232. On 22 May 1994 and in the weeks that followed the first prominent Ogoni and Shell critics were arrested, among them Saro Wiwa, Kiobel, Bera, Levula and (a few months later) Eawo. As described in chapter 4, the arrests followed the unsolved murder of four traditional Ogoni leaders the day before in Giokoo. Most of those arrested were locked up in Bori Military Camp, Okuntimo’s headquarters.

233. The murders were also seized by the regime as an opportunity to declare a state of siege in Ogoniland. Between May and August 1994 the Nigerian army, under the leadership of Okuntimo’s RSISTF, undertook extremely violent punitive expeditions to at least 60 villages in Ogoniland to eliminate so-called MOSOP elements.304 (Alleged) MOSOP sympathisers were abused, raped, tortured, murdered and blackmailed, while villages were looted and numerous homes were destroyed.305 Paul Okuntimo played a leading role during the military operations. Eyewitness reports from Human Rights Watch of both victims and soldiers show that he was personally involved in torture, murder and rape.306 At a press conference broadcasted by the Nigerian Television Authority Okuntimo explained how he went about his work:

“The first three days of the operation, I operated in the night. Nobody knew where I was coming from. What I will just do is that I will just take some detachments of soldiers, they will just stay at four corners of the town. They … have automatic rifle[s] that sound death. If you hear the sound you will freeze. And then I will equally now choose about twenty [soldiers] and give them … grenades – explosive – very hand one[s]. So we shall surround the town at night … The machine gun with five hundred rounds will open up. When four or five like that open up and then we are throwing grenades and they are making ‘’eekpuwaal’ what do you think the … and they know I am around, what do you think the people are going to do? And we have already put roadblock[s] on the main road, we dont want anybody start running … so the option we made was that we should drive all these boys, all these people into the bush with nothin except the pant[s] and the wrapper they are using that night.” 307

234. Hundreds of Ogoni fell victim to arbitrary detention during the operation, in particular in Bori Military Camp and Kpor Detention Center; at least 50 Ogoni were summarily executed.308 The extent of the destruction and acts of violence can be seen in the documentary Delta Force (exhibit 250) and they were extensively documented on the basis of eyewitness accounts in a report by Human Rights Watch.309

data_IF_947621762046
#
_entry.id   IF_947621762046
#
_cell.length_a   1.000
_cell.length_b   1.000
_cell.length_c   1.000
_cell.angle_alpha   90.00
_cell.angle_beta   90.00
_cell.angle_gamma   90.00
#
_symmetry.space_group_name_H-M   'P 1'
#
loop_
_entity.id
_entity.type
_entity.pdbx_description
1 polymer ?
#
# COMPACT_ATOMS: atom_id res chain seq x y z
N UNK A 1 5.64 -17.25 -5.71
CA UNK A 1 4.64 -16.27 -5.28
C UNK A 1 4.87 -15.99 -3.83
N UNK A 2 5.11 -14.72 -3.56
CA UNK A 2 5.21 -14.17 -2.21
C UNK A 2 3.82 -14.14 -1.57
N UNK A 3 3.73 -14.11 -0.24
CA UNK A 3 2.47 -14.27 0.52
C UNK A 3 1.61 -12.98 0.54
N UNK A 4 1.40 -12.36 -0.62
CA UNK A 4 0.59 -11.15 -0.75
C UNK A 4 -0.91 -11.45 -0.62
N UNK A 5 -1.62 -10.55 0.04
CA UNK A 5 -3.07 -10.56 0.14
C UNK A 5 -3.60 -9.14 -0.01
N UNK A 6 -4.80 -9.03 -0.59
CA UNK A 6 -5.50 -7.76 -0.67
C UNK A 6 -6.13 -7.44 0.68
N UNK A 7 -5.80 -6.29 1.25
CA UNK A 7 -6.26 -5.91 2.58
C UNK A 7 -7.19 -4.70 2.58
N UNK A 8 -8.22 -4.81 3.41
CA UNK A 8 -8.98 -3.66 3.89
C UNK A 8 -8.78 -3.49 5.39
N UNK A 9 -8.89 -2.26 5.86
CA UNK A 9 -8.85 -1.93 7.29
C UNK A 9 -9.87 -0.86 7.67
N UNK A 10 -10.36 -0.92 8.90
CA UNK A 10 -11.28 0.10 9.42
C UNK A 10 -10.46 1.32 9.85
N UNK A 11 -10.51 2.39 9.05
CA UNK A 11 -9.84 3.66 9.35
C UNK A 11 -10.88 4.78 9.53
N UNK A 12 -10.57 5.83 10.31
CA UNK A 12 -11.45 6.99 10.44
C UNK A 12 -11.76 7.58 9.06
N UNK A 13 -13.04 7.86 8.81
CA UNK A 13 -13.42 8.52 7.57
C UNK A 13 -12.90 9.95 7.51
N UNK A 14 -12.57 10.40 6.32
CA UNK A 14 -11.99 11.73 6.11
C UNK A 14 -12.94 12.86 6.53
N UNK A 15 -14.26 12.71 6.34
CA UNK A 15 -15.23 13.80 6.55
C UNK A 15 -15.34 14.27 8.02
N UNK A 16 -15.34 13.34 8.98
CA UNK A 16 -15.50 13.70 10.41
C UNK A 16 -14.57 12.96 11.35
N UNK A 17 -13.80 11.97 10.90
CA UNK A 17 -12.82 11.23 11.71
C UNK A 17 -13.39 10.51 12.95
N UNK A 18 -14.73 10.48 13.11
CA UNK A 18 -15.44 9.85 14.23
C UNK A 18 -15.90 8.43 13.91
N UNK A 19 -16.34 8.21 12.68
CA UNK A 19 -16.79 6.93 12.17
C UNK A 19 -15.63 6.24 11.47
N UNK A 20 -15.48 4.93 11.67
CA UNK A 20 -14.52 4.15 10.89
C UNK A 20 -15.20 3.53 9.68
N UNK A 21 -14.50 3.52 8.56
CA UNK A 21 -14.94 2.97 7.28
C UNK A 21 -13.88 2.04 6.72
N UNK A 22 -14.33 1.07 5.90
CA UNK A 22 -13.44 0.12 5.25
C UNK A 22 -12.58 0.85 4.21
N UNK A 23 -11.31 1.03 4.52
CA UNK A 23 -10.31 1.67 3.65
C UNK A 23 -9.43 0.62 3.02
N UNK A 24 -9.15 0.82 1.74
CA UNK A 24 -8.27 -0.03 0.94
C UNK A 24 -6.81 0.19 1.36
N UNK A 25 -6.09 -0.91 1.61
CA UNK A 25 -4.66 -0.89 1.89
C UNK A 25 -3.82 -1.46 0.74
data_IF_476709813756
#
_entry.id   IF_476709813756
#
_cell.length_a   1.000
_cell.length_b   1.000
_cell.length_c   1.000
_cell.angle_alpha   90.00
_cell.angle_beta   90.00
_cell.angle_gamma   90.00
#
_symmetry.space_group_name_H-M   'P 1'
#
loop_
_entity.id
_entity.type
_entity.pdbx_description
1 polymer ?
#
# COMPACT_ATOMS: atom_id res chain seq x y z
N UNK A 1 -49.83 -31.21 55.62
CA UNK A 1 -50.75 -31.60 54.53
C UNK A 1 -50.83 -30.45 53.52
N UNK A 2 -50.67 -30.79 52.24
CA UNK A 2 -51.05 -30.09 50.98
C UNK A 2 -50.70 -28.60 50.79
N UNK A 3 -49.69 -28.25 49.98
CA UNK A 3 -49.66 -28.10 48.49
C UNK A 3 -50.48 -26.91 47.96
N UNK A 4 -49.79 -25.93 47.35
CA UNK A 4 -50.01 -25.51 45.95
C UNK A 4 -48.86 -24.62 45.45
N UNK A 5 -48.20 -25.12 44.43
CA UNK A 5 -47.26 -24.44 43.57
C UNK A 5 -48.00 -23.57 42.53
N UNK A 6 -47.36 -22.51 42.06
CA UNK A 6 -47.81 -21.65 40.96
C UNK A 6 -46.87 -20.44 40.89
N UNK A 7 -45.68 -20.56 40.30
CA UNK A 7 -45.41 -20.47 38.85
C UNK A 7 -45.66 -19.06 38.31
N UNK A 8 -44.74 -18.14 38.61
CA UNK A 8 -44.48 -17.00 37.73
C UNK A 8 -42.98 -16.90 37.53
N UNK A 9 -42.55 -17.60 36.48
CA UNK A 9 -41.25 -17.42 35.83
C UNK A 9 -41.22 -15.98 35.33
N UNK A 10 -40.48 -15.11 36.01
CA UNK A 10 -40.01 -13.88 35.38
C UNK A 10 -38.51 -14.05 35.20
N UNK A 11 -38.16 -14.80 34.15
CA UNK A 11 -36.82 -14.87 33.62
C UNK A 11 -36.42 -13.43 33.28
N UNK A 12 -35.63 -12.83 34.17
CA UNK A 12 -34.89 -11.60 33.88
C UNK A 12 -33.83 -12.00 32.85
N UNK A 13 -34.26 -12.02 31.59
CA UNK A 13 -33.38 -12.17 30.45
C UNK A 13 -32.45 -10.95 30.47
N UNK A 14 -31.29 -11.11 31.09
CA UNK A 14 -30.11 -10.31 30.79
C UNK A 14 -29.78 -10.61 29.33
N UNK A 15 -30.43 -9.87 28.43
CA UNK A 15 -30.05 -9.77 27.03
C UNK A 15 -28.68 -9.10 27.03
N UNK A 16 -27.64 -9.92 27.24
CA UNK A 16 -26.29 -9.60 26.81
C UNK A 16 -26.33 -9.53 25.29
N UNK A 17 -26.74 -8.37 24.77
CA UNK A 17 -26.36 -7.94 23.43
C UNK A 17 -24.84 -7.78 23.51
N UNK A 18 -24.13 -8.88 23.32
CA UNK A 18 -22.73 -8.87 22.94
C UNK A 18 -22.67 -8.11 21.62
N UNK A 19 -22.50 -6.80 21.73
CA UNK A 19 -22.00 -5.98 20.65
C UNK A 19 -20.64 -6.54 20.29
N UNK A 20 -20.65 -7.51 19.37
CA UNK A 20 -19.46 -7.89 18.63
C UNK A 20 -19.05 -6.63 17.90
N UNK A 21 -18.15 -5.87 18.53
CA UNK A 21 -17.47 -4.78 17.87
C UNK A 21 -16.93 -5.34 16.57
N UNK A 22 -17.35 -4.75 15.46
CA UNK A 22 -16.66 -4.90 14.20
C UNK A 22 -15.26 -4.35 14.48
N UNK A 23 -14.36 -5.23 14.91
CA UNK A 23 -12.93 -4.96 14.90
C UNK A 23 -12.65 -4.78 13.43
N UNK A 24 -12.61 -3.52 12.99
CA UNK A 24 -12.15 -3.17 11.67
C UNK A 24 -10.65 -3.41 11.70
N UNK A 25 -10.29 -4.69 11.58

235. Interviews conducted by Human Rights Watch show that prisoners were questioned about their links with MOSOP and their knowledge of the involvement of MOSOP, NYCOP and Saro Wiwa in the murder of the four Ogoni leaders.310 The military operation therefore also explicitly served the aim of collecting incriminating material against the suspects in the Ogoni 9 trial, who were then still detained in Bori Military Camp without official charge, together with the other political prisoners apprehended during the army raids.311

Extracts End


287 See Chapter 3.2.

288 Letter SPDC to A.J. Oyekan, Department of Petroleum Resources, 16 December 1993 (exhibit 139).

289 Public Deposition Owens Wiwa, Vol. II, 24 May 2004 (exhibit 63), p. 380.

290 Public Deposition Owens Wiwa, Vol. II, 24 May 2004 (exhibit 63), p. 371-384. See also the declaration of Ledum Mitee during the Oputa Panel proceedings, Oputa Panel Video 2 (exhibit 253), Ogoni Speech, 1:21:00 to 1:25:19.

291 Public Deposition Owens Wiwa, Vol. II, 24 May 2004 (exhibit 63) p. 384.

292 Documentary The Drilling Fields, 23 May 1994 (exhibit 249), 42:50 to 44:35; Documentary Delta Force (exhibit 250), 26:00 to 27:44.

293 The Commissioner of Police, Restoration of Law and Order in Ogoniland, Operation Order 4/94, 21 April 1994, see Project Underground report “All for Shell” by Andy Rowell and Stephen Kretzmann, first version 1 November 1996, most recently updated 4 March 1997 (exhibit 226), p. 11; see also the footage of the Oputa Panel Proceedings where Ledum Mitee cites from the Operation Order, Oputa Panel Video 2 (exhibit 253), Ogoni Speech, 1:31:30 to 1:32:45.

294 Human Rights Watch 1995 (exhibit 222), p. 14; see about the RSISTF also 4.1 and 8.2.3. It is interesting that a meeting took place between Egbert Imonoh and Military Admins two days before the announcment of Operation Restore Order in Ogoniland. However, it is not known what was discussed during this meeting.